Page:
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Scientists have developed a new line of stem cells—all derived from the same person—that can be used to study sex differences without the confounds of interpersonal genetic differences.

Human induced pluripotent stem cells (hiPSCs), which are cells taken from a person that are then reprogrammed to abandon their current roles and return to a stem cell–like state, have become valuable tools not only for therapeutic purposes but also for probing the genetic mechanisms underlying cell behavior and disease. However, findings drawn from stem cell studies may not be broadly applicable, as the fact that all cells in a given line share the same genetic sequence makes it difficult to generalize discoveries, especially when it comes to investigating potential sex differences.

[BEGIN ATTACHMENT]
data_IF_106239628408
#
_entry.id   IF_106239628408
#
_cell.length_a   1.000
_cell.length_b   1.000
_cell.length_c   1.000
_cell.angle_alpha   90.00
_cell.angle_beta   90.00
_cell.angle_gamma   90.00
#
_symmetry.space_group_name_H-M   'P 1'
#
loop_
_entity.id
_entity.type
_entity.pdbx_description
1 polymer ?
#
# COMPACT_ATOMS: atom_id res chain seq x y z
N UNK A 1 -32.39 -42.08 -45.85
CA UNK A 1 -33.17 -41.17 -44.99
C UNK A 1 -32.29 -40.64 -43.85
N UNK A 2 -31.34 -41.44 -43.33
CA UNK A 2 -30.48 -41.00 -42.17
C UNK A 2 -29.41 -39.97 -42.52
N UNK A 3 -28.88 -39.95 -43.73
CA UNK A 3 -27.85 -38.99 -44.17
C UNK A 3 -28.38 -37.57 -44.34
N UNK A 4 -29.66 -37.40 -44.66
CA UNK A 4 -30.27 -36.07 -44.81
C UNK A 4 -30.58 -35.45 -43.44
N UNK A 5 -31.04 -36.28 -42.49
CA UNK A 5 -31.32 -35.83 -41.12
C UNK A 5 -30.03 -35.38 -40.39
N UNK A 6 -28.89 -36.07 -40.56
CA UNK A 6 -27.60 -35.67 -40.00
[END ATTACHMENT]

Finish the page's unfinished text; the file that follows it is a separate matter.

That’s why a team of scientists led by Benjamin Reubinoff, an embryonic stem cell researcher at the Hadassah Medical Organization in Jerusalem, and MD-PhD student Ithai Waldhorn set out to create a new platform for studying genetic sex differences. As Reubinoff tells The Scientist, “The origin was really to generate a model for studying sex differences, given the...